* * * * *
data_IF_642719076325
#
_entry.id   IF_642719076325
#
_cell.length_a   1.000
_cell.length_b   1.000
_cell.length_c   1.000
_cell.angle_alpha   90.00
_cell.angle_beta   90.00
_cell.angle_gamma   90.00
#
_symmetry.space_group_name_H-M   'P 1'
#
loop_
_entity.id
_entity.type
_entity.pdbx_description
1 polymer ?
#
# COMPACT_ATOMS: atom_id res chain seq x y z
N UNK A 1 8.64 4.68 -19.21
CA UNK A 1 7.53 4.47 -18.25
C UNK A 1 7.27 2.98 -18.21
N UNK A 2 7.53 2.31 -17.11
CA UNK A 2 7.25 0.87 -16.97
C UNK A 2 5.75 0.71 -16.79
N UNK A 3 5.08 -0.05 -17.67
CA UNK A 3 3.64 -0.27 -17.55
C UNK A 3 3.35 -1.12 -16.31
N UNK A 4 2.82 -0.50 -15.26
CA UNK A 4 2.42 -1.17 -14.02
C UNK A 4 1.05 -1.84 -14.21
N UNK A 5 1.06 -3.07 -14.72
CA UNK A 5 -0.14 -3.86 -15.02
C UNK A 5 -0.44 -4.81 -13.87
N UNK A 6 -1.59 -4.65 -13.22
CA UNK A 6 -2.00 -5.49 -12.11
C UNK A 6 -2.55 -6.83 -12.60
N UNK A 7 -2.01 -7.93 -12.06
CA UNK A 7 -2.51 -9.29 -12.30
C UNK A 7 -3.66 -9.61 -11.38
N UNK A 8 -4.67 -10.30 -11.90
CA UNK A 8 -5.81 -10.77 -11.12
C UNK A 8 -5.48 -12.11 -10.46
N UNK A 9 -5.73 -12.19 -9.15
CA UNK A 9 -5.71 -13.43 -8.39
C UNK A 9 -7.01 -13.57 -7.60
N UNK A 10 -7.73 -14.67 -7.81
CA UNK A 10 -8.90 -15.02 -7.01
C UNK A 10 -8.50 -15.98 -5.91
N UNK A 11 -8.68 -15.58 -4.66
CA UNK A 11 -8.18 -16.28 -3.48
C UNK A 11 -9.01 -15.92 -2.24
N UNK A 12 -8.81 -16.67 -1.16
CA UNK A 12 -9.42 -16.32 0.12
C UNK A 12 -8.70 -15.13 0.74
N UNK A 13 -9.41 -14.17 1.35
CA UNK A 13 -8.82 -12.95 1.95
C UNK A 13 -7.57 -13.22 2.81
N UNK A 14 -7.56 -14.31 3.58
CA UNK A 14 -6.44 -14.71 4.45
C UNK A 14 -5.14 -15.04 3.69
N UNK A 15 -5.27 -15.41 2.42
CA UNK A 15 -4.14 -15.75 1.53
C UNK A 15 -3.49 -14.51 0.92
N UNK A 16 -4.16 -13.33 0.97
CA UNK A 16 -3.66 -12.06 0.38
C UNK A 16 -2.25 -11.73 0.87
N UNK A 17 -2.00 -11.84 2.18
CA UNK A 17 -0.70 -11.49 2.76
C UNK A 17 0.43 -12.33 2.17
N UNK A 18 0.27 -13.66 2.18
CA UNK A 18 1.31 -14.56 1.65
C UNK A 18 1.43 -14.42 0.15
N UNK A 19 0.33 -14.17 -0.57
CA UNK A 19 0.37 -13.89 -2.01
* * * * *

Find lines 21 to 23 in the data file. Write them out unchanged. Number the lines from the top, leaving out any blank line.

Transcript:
N UNK A 1 8.64 4.68 -19.21
CA UNK A 1 7.53 4.47 -18.25
C UNK A 1 7.27 2.98 -18.21